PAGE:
Inside, Outside, Upside Down: Smoking Bans on Public Property


On the op-ed page of today's New York Times, Boston University public health professor Michael Siegel argues that outdoor smoking bans like the one that takes effect in New York City on May 23 are unreasonable and may provoke "a backlash that could undermine the basic goals of the antismoking movement." Siegel, a longtime advocate of smoking bans in workplaces (including bars and restaurants), says the scientific case for preventing people from lighting up in outdoor settings such as parks or beaches is "much weaker":

Not only can people move around and thus avoid intense exposure, but smoke quickly disperses in the open air.

True, there is evidence that being near someone smoking, even outdoors, can result in significant secondhand smoke exposure. Researchers at Stanford found that levels of tobacco smoke within three feet of a smoker outside are comparable to inside levels. But no evidence demonstrates that the duration of outdoor exposure —in places where people can move freely about—is long enough to cause substantial health damage.

Siegel faults anti-smoking activists and public health officials for exaggerating the risks posed by transient exposure to tobacco smoke:

Last year the surgeon general's office claimed that "even brief exposure to secondhand smoke can cause cardiovascular disease and could trigger acute cardiac events, such as heart attack," and that "inhaling even the smallest amount of tobacco smoke can also damage your DNA, which can lead to cancer."

However, the surgeon general's statement conflates the temporary negative effects of secondhand smoke on the circulatory system, which have been shown to occur with short-term exposure, with heart disease, a process that requires repeated exposure and recurring damage to the coronary arteries. It also conflates one-time DNA damage, which occurs with any carcinogenic exposure, with cancer risk, which likewise generally requires repeated exposure.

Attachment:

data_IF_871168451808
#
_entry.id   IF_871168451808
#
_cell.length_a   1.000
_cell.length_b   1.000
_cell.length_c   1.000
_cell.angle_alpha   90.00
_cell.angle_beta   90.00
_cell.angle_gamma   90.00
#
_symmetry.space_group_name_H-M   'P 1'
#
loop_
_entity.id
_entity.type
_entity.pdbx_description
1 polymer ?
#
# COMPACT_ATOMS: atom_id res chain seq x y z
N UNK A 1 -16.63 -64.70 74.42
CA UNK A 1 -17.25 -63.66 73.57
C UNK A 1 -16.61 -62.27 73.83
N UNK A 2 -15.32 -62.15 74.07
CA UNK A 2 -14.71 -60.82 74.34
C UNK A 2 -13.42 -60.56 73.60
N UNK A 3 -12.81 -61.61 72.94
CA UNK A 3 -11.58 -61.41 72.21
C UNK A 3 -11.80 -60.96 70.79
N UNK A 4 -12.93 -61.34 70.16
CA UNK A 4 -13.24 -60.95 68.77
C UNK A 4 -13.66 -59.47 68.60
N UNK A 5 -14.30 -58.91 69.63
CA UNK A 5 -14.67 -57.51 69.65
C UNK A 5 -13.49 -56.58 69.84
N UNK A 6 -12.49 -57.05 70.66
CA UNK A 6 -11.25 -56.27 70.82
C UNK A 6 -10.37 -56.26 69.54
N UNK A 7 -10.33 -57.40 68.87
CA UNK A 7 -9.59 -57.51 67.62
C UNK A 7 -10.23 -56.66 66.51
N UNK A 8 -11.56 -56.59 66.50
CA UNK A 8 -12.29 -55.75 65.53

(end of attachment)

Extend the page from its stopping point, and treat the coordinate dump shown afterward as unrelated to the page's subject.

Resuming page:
Siegel worries that such hyperbole damages the scientific credibility of the anti-smoking movement, which seems to be driven by "unthinking hatred of tobacco smoke" rather than legitimate health concerns.

Siegel is right on all of these counts. But it seems to me that the moral case for banning smoking outdoors is stronger that the moral case for banning it in bars and restaurants, since the latter sort of ban involves private property. While the level of exposure is higher inside a bar than it is in a park, no one is forced to enter that bar, whether as a customer or as an employee, and no one but the owner is entitled to decide whether people may smoke there. Public property, by contrast, is owned jointly by taxpayers, the majority of whom may prefer that smoking be banned. Furthermore, public spaces such as Washington Square Park or City Hall are harder to avoid than businesses where smoking is allowed.

That does not necessarily mean a blanket ban is reasonable. To my mind, it is appropriate to restrict or ban smoking inside government buildings, both because exposure is higher and because people (such as jurors, litigants, or crime victims) may have no choice about being there, while banning it in a park seems excessive for the reasons Siegel suggests—and because outside is one of the few places where people are still allowed to smoke. Smokers are taxpayers too, and their interests should be accommodated on public property (which they partly own) unless doing so presents a serious nuisance or hazard to the rest of us. But on public property, the government has to set the rules, while on private property it has no business doing so.

Siegel, who in recent years has specialized in criticizing the excesses of his fellow anti-smoking activists, blogs about tobacco policy here. Last year I discussed the surgeon general's report to which he refers. In 2009 I noted the candid paternalism underlying New York's outdoor smoking ban. More on outdoor smoking bans here and here.